Services and staffing practices in academic health sciences libraries serving college of osteopathic medicine programs: a mixed methods study


  • Joanne M. Muellenbach Director, Health Sciences Library and Associate Professor, California Health Sciences University, Clovis, CA
  • Wendy C. Duncan Senior Vice-President for Academic Affairs and Provost, California Health Sciences University, Clovis, CA
  • Cheryl Vanier Chief Research Officer, Touro University Nevada, Henderson, NV
  • Lisa A. Ennis Director, Library & Learning Resources, Alabama College of Osteopathic Medicine, Dothan, AL
  • Anna Yang Science Librarian, Santa Clara University, Santa Clara, CA



College of Osteopathic Medicine (COM) Libraries, Library Services, Library Staffing, Library Leadership


Objective: This study describes and assesses services, staffing practices, and trends in academic health sciences libraries that serve accredited college of osteopathic medicine (COM) programs in the United States.

Methods: The study was conducted in three phases. In phase one, the investigators collected data on library services and staffing through the publicly facing websites of the COM libraries. In phase two, thirty-five COM library directors were invited to complete a survey regarding their services, staffing, supported programs, and students served. In phase three, seven COM library directors participated in phone interviews regarding services that increased their visibility, their motivation to offer expanded services, adequacy of staffing, and competencies required for new librarian roles. The investigators incorporated the Medical Library Association (MLA) competencies as a framework to structure the results.

Results: Phase one identified 35 COM libraries serving between 162 and 8,281 students. In phase two, 30 out of a possible 35 survey respondents indicated that the top services offered or considered by COM libraries were in the MLA competency areas of “Instruction & Instructional Design” and “Evidence-Based Practice & Research.” In addition, we discovered that COM libraries had a median of 10 full-time equivalent (FTE) staff per 1,000 students. Phase three data revealed that library directors attributed their libraries’ success to the skills and talents of their staff, the wide range of resources and services they offered, and the desirability of their physical spaces. Library directors identified skills in the same MLA competency areas as phase two, as well as in the MLA competency areas of “Information Management” and “Leadership & Management,” as being desirable for new staff.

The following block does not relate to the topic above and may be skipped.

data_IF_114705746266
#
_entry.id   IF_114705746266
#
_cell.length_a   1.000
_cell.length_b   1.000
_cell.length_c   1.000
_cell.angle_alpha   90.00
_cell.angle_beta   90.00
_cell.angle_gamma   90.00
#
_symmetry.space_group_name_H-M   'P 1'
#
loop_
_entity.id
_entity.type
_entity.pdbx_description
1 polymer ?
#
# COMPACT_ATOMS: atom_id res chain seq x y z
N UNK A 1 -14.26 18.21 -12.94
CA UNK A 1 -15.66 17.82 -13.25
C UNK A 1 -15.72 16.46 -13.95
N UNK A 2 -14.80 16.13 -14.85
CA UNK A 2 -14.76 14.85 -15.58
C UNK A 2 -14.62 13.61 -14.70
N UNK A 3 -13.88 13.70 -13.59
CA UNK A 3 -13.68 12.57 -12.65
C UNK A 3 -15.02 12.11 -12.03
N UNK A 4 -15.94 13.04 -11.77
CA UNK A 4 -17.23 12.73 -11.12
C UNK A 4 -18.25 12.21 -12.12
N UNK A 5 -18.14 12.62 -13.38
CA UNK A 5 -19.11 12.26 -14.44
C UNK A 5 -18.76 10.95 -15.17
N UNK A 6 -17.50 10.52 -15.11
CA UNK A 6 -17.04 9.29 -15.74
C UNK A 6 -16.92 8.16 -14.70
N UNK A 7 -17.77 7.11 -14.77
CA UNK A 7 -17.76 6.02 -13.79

Conclusion: The study results provide information for medical school administrators and library directors to help identify trends across US osteopathic medical schools in order to justify the need for additional services and staffing. These results can assist medical and library leadership in COM schools in planning for their future academic health sciences libraries. Finally, the findings could assist programs in library and information sciences in redesigning their curriculums based on the MLA competencies for students who seek future careers in academic health sciences libraries.


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Original Investigation